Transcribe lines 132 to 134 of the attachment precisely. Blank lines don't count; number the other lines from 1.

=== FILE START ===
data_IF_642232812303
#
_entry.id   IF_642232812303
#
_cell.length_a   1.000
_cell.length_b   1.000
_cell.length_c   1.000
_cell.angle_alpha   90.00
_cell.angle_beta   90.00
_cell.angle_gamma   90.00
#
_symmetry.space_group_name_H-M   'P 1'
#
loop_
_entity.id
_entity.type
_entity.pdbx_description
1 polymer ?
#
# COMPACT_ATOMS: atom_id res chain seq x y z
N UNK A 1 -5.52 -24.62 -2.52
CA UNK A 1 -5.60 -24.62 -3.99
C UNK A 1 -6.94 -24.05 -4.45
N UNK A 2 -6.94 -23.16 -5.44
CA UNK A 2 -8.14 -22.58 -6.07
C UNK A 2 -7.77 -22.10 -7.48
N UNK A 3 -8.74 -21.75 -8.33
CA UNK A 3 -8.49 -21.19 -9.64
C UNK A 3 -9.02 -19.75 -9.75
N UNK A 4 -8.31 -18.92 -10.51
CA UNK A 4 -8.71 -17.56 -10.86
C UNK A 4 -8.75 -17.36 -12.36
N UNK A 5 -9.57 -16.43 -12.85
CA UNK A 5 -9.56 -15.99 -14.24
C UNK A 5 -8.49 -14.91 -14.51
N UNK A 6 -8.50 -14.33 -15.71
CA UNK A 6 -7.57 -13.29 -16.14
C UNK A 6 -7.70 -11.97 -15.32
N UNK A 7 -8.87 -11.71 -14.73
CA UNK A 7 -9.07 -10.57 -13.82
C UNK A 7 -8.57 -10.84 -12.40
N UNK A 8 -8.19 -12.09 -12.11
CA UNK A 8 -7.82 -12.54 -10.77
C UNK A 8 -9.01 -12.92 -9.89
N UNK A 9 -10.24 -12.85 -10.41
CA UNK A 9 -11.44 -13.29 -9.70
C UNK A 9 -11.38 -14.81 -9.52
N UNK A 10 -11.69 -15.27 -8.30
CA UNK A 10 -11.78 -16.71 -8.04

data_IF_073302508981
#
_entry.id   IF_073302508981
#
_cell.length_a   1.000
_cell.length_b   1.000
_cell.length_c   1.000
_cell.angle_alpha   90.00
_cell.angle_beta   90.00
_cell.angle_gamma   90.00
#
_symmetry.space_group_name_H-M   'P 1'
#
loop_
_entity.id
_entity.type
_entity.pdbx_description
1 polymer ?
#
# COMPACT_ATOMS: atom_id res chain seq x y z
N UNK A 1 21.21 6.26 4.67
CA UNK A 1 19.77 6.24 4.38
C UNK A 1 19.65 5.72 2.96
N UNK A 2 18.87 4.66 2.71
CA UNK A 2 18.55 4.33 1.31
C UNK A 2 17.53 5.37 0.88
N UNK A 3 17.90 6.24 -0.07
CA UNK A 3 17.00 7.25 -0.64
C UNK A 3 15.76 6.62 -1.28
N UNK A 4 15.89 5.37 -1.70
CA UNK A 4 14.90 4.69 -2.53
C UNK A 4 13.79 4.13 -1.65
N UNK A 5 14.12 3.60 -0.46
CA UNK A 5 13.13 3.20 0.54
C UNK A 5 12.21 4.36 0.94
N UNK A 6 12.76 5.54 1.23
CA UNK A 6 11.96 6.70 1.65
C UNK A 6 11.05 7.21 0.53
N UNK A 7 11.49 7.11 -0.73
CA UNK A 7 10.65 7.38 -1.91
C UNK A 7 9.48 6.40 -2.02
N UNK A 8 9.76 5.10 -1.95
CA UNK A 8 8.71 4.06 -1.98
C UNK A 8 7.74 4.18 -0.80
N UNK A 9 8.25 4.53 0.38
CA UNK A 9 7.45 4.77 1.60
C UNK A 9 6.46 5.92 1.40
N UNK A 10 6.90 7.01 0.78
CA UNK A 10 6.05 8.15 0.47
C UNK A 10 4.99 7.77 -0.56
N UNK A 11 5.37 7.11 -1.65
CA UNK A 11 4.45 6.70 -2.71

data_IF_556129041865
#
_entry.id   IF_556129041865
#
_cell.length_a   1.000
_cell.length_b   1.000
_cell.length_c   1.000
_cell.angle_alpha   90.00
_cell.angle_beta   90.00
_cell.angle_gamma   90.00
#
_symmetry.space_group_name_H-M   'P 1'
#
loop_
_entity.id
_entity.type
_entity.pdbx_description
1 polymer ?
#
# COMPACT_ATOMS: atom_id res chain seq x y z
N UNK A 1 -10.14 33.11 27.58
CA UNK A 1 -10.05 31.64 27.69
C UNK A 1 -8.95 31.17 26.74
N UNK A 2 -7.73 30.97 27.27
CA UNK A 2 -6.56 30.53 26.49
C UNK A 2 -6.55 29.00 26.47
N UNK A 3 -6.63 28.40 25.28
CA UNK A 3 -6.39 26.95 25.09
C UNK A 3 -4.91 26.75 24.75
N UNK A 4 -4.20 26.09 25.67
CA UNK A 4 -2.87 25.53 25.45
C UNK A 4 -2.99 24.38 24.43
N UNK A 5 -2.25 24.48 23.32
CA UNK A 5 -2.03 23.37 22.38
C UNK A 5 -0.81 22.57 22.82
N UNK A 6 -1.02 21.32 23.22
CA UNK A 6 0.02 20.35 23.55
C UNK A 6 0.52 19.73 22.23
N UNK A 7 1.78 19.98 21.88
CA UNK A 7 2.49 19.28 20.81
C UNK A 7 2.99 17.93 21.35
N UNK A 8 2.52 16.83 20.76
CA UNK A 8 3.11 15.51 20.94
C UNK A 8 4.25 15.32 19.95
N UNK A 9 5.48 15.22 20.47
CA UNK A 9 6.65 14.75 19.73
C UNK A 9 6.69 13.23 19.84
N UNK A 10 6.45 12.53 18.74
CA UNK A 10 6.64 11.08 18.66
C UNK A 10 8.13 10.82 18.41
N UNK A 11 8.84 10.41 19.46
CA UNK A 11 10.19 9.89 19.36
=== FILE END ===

CA UNK A 4 -2.87 25.53 25.45
C UNK A 4 -2.99 24.38 24.43
N UNK A 5 -2.25 24.48 23.32